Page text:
History records few more gripping dramas than the naval history of World War II. It was the last great sea war, but in the half century since the final battles of that struggle, the conflict has receded into the past. Narvik, the Battle of the Atlantic, Midway, and the Philippine Sea are to the current generation as remote as Waterloo and Gettysburg. In War at Sea, Nathan Miller brings the story of these monumental eventsand the achievements, suffering, and heroism of those who served at sea during World War IIto the attention of readers who have only a nodding acquaintance with it. In doing so, he illuminates in dramatic fashion the costly mistakes and the blunders, the great skill and courage of the Allied commanders, tactical leaders, and enlisted men that denied the Axis powers victory.
From the sinking of the British passenger liner Athenia on September 3, 1939, by a German U-boat (against orders), to the Japanese surrender on board the Missouri, on September 2, 1945, War at Sea covers every major naval battle of World War II in one fascinating volume. In gripping detail, Miller recounts the major operations of the British, German, American, Japanese, Italian, Canadian, and Russian navies. Based on recently released Ultra intelligence information the Allies procured from their deciphering of coded messages passed by their enemies, ship logs, official reports, interviews with surviving servicemen, and personal accounts and anecdotes from the men who manned the ships and the aircraft, Miller gives a human face to the daily routine of life at seafrom being torpedoed to living in the confines of a submarine for weeks at a time. Miller also details the political and historical backgrounds of each navy and analyzes the strategies of the combatants. He goes on to show how new technology, such as aircraft carriers and submarines, pushed aside the battleship and changed the course of the war and modern warfare.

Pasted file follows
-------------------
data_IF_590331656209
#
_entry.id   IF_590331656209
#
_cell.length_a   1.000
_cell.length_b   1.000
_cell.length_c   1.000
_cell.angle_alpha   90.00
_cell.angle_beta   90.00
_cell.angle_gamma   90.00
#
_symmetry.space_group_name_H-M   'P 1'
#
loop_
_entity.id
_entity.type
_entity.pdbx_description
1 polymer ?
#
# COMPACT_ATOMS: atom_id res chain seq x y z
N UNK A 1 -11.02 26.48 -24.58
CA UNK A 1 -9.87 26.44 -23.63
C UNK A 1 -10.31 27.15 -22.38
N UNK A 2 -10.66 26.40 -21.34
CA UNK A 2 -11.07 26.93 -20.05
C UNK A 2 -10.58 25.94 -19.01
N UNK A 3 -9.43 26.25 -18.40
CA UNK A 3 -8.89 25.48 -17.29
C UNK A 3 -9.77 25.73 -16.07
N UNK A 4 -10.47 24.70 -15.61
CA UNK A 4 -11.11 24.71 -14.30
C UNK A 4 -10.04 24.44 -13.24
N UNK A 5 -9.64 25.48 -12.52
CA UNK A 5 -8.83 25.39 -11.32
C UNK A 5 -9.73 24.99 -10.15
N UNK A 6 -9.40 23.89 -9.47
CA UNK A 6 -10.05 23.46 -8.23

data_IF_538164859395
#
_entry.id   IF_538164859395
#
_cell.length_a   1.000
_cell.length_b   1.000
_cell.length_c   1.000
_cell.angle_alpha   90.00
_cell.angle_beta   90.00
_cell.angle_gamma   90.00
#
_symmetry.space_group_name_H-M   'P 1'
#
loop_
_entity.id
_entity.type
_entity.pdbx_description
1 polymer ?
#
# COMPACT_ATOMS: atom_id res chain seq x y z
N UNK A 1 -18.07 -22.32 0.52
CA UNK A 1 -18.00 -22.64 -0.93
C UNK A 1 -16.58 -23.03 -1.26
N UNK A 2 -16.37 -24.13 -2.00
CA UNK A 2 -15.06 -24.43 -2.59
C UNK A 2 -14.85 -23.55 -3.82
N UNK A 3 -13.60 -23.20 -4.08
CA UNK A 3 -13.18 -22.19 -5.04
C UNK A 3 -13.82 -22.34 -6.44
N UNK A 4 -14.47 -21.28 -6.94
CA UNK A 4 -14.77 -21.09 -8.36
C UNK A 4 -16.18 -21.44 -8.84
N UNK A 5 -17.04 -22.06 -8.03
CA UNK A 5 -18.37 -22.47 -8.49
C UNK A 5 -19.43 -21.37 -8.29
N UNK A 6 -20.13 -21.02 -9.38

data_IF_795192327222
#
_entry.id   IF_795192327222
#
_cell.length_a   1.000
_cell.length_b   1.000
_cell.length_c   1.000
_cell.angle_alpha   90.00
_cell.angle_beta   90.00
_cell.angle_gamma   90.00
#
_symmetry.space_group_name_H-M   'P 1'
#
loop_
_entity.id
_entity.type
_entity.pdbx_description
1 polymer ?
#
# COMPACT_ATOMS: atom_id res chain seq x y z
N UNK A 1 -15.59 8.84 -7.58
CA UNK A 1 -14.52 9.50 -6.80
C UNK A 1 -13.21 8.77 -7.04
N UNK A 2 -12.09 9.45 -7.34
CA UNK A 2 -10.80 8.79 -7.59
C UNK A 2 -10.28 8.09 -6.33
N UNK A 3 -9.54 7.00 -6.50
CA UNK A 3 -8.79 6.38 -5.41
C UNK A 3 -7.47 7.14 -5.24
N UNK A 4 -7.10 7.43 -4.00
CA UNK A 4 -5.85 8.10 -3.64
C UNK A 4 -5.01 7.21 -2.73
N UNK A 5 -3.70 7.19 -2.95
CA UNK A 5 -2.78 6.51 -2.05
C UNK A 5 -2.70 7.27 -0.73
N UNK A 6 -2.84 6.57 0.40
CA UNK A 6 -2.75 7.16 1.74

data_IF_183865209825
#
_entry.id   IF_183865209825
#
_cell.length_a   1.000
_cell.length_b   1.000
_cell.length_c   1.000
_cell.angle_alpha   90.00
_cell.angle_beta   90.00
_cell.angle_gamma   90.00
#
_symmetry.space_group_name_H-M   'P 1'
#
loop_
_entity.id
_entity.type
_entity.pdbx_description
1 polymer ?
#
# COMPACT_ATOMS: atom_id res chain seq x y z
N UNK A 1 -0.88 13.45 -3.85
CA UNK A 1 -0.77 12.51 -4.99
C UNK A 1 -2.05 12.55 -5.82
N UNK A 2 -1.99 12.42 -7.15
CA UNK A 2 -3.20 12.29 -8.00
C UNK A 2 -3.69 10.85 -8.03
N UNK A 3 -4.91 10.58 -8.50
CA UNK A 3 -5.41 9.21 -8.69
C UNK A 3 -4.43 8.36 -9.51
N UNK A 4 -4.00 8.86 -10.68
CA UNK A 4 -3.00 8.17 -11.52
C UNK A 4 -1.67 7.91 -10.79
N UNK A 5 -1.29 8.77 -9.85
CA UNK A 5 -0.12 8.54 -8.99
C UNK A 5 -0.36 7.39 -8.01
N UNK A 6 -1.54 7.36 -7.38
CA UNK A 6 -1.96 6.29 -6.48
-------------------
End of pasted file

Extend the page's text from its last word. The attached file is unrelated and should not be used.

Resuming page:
Too often today, war is viewed as a bloodless computer game complete with "smart" bombs, guided missiles, and "surgical strikes." In reality, war is about death. It is a mixture of boredom, exhaustion, and sudden and terrifying moments of horror. This is particularly true of war at sea. One minute a ship can be steaming peacefully on a calm ocean; in the next it can be ripped apart by torpedoes with its crew fighting for their lives in a cauldron of flaming oil or scalding steam. War at Sea tells the true story of naval warfare during World War II, capturing the drama, suspense, and narrow triumph of the Allied forces in the great battle to secure the seas.
With authoritative analysis, and in one volume, Miller majestically relates the history of the last great sea war for the general reader, from the sinking of the passenger ship Athenia on September 3, 1939, to the surrender ceremony aboard the USS Missouri on September 2, 1945. The battle to secure the seas was the one campaign fought from the beginning of the conflict to its conclusion. The narrative covers the major operations of the American, British, Canadian, Soviet, German, Japanese and Italian navies, with recollections by those who manned the ships and planes. Miller's sweeping version of the Battle of the Atlantic-German U-boats versus Allied convoys-confirms that victory went to the Allies when American shipyards succeeded in producing merchant vessels faster than the Germans could sink them. His compelling account of the turning-point Battle of Midway reveals how the supremacy of carrier aircraft as the decisive factor in modern naval warfare was established. Miller is the author of FDR: An Intimate History. History Book Club main selection; BOMC alternate. (Sept.)